Children in orphanages routinely suffer violence, abuse and neglect. Denied the chance to grow up in a family, they’re more likely to become homeless later in life, to have run-ins with the law, and to experience mental and physical health issues.
Read below to learn about the different ways that orphanages harm children – and what we mean when we say ‘orphanage’ or ‘institution’.
What do we mean by ‘institution’?
We use the word ‘institution’ a lot. But what do we actually mean?
When referring to children, the word ‘institution’ covers a range of facilities. These may be called different things in different contexts: ‘orphanages’, ‘child care centres’, ‘baby homes’, ‘children’s homes’, ‘rescue centres’, etc.
According to agreed international definitions, an institution is any residential setting where children and young people are subjected to an ‘institutional culture’. This is characterised by features such as depersonalisation, rigidity of routine, lack of individual support or personal treatment. In institutions, care lacks consistency, permanency and continuity. Children in institutions are often excluded from the wider community, with limited contact with birth families or care givers. Many children in institutions have very little knowledge of their own cultural heritage and traditions.
80% of children in institutions are not ‘orphans’ . They are placed in these facilities as a result of factors such as poverty, disability, marginalisation, migration, trafficking, lack of access to health, education or family support services.
The harm of institutions
The consequences of living in an orphanage are devastating. Over 80 years of research from across the world has demonstrated the significant harm caused to children in institutions – and the vital importance of family in children’s lives.
Neglect and abuse
Evidence shows that the delivery of care and protection in an orphanage is inadequate. Children require individualised care and attention – which they cannot receive in an institutional setting. Neglect is a feature of the system, putting children at increased risk of emotional, physical, and sexual abuse.
“The use of physical restraints, isolation and solitary confinement occur in some institutions… in some instances amounting to torture.”The UN Global Study on Children Deprived of Liberty
Physical and psychological harm
A long-term study, The Bucharest Early Intervention Project, examines the effects of early institutionalisation on brain and behaviour development. The results are stark. Children who grow up in institutions show cognitive and developmental delays, as well as decreased brain activity and a greatly elevated incidence of psychiatric disorders. Children under the age of three are particularly vulnerable to the effects of institutionalisation. Depending upon how long they spend in an institution, the consequences can last a lifetime.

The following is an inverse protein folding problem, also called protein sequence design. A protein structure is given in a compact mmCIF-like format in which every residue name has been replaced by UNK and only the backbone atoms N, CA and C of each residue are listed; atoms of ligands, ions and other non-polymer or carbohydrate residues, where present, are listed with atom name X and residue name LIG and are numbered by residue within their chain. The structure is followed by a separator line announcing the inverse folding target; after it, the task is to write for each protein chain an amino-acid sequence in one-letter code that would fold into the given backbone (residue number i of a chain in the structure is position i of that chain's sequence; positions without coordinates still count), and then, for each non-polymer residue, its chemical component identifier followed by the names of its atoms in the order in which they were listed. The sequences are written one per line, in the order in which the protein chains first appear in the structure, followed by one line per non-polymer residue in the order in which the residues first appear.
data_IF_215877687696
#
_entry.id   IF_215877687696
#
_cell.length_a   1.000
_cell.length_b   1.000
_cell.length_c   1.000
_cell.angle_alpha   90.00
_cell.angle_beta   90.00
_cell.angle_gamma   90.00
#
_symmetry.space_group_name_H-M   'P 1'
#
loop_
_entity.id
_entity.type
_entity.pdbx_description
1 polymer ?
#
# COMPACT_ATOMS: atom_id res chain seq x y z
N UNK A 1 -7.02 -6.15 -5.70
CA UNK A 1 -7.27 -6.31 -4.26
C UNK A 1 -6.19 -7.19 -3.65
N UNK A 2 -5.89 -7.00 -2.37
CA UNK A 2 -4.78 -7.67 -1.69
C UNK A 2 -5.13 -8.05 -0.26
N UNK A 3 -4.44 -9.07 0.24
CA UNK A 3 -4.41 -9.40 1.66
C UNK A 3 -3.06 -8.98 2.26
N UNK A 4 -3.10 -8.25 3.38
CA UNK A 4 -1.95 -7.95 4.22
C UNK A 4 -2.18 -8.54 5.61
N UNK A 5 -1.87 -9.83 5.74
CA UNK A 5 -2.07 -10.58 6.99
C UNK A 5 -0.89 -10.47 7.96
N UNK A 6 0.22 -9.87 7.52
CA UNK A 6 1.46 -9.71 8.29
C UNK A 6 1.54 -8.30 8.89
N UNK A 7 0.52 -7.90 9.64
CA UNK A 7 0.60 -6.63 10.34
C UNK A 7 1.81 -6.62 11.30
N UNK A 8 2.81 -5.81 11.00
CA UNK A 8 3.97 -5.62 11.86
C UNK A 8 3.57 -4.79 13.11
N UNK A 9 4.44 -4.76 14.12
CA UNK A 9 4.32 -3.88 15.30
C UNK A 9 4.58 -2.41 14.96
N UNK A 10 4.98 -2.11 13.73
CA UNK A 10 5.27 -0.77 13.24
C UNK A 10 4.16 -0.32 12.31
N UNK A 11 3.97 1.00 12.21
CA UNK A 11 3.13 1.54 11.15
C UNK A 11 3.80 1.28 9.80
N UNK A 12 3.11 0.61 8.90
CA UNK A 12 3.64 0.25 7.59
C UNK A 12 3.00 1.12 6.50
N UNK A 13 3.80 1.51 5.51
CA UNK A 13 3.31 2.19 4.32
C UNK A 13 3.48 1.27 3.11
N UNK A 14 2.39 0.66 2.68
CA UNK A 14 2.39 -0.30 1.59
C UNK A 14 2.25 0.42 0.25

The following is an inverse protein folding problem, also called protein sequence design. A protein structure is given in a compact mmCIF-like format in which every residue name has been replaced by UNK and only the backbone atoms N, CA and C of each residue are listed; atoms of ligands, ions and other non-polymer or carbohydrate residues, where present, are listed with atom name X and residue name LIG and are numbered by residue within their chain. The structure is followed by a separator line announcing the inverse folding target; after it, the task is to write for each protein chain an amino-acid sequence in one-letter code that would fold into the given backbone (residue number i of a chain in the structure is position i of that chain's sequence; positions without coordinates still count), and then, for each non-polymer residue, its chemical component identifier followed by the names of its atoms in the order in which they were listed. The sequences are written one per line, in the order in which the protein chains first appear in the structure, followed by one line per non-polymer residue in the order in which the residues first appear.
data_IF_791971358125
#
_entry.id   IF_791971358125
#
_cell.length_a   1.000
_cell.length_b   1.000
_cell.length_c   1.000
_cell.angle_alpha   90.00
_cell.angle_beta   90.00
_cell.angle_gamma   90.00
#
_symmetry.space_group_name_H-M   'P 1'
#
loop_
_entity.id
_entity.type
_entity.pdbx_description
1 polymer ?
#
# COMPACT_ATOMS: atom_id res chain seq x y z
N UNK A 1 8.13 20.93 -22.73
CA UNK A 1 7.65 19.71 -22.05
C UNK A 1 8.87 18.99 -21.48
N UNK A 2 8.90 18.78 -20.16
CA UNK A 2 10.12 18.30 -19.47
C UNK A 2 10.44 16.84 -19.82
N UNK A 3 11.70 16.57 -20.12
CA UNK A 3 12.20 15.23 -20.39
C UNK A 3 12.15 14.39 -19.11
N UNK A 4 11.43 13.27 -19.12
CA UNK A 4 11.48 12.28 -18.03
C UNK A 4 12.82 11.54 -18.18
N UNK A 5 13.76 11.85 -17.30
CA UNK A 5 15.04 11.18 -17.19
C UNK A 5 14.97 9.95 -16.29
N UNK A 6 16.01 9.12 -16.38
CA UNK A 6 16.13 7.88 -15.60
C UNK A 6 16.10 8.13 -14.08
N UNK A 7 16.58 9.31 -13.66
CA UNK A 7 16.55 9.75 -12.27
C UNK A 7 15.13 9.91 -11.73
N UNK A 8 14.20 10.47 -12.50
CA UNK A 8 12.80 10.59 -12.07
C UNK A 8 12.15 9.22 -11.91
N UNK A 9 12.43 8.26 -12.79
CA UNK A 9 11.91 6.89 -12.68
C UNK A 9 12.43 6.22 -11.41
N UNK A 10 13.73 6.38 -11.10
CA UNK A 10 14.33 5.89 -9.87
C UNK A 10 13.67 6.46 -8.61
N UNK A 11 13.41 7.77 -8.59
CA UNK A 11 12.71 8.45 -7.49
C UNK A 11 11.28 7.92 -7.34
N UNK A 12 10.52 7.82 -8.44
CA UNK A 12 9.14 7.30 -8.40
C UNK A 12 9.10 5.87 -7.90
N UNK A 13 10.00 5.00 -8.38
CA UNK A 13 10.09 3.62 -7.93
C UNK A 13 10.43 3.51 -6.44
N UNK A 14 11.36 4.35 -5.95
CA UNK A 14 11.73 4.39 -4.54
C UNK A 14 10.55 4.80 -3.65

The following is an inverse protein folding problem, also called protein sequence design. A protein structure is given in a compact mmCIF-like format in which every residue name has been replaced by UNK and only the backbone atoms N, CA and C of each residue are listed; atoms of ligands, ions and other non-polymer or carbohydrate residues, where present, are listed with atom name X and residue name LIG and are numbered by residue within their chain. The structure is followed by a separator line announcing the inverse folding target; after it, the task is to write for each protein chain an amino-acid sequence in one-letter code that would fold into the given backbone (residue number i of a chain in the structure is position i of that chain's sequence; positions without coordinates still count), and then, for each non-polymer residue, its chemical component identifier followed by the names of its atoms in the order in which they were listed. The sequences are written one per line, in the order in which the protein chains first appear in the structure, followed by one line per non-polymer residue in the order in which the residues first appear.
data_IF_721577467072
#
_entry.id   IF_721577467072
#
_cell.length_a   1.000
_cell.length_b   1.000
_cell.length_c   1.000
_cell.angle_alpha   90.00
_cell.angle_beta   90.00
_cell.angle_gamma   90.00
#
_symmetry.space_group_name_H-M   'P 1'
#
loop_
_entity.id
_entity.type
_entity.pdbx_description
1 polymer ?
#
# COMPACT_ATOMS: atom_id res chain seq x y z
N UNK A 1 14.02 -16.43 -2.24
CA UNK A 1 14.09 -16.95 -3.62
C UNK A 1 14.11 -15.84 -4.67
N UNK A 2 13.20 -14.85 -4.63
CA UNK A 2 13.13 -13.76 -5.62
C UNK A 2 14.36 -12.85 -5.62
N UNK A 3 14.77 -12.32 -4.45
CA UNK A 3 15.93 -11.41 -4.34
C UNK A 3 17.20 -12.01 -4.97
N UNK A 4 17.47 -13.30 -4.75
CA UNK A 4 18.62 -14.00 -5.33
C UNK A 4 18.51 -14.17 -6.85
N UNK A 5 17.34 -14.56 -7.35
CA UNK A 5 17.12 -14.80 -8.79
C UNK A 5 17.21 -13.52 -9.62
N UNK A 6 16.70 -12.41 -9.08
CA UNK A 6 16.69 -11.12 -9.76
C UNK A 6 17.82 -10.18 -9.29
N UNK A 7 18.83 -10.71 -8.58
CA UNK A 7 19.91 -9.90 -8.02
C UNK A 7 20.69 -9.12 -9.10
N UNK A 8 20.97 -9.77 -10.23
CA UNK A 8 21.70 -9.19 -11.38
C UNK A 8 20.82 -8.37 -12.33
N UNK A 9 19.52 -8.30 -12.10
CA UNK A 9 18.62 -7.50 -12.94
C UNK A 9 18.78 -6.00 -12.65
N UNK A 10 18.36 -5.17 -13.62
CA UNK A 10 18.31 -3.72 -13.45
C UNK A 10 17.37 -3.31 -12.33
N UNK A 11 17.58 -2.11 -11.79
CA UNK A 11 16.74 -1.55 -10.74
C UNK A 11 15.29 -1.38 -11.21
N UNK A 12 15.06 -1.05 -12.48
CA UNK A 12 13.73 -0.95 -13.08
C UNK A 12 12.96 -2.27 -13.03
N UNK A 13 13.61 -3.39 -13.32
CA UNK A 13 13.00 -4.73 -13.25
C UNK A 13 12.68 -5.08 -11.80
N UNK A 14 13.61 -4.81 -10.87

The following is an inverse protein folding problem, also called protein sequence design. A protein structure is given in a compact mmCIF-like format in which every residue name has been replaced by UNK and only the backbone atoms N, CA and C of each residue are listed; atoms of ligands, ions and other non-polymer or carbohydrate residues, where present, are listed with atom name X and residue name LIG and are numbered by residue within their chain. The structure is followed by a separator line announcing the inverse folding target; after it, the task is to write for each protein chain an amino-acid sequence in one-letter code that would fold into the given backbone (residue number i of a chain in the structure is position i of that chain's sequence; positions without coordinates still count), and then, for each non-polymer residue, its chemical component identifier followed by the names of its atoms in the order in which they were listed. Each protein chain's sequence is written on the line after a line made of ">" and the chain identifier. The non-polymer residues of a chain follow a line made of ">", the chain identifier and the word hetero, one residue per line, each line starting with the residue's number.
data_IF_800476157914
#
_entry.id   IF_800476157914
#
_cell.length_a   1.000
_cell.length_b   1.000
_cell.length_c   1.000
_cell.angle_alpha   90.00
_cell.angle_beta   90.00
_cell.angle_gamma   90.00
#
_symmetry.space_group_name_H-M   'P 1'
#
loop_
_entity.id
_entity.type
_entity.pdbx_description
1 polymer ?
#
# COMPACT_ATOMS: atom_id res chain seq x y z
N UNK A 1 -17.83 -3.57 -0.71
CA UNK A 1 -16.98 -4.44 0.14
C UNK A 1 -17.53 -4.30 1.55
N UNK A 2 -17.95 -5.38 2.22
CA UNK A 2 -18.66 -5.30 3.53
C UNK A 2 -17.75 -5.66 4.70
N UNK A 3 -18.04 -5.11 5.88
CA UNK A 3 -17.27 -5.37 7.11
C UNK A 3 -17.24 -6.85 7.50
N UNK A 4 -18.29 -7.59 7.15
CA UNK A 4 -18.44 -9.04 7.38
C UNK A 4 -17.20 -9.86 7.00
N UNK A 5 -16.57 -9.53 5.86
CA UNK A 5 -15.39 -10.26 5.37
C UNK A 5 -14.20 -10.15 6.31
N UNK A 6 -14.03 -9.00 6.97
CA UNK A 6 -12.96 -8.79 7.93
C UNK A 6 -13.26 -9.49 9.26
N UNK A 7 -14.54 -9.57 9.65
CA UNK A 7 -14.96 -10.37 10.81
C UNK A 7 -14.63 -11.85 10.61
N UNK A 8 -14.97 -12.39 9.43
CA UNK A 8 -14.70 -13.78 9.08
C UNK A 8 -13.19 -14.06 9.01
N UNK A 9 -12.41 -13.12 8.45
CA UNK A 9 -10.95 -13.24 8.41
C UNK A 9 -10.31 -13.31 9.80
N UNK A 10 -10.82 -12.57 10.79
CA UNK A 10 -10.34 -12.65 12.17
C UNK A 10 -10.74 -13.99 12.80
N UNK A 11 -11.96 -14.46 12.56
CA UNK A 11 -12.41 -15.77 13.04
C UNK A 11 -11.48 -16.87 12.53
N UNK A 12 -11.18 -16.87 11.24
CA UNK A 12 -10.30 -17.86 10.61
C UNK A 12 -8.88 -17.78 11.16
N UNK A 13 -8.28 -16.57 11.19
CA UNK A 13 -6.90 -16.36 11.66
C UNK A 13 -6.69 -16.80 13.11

“I walked into an institution in Bucharest one afternoon, and there was a small child standing there sobbing. He was heartbroken and had wet his pants. I asked, ‘What’s going on with that child?’ A worker said, ‘Well, his mother abandoned him this morning and he’s been like that all day.’ That was it. No one comforted the little boy or picked him up. That was my introduction.”Prof. Charles A. Nelson III, Lead researcher for the Bucharest Early Intervention Project
Institutions fail to support strong and meaningful relationships between children, their parents and siblings, and the wider family. Groups of siblings are often split up and assigned to separate units, or even to different institutions far away from one another. While most children in institutional care are not orphans, they nonetheless have very little or no connections with their communities and very little knowledge of their cultural heritage, traditions and values
Often, children’s entire lives are spent within the institution. Consequently, they tend to be stigmatised and perceived as ‘different’, which in turn leads to further social isolation.
“Children [are] being confined and cut off from communities, having limited or no contact with their families, often placed far away from where they live.“The UN Global Study on Children Deprived of Liberty
The very existence of orphanages creates a ‘pull effect’ offering local authorities and professionals an easy option for dealing with children and families in crisis. In some contexts, institutionalisation is wrongly perceived as being the safest option – for example, for children with additional needs or children living with disability. Parents lacking information, counselling and access to medical and support services will often turn to institutions as their only available option. Similarly, it is not uncommon for one child from a family to be sent to an orphanage so they can access education.
Voluntourism and the ‘orphanage economy’
Children in orphanages are often exploited as ‘attractions’ for tourists and volunteers. This creates a profit motive for unscrupulous orphanage managers – and drives an ‘orphanage economy’.
Many people who volunteer in orphanages are well-intentioned. However, this kind of ‘voluntourism’ is extremely harmful. As well as encouraging child trafficking (to feed the requirement for more ‘orphans’), it perpetuates orphanages. It also creates attachment problems in children who become close to short-term visitors and exposes children to abuse where child protection regulations are lax.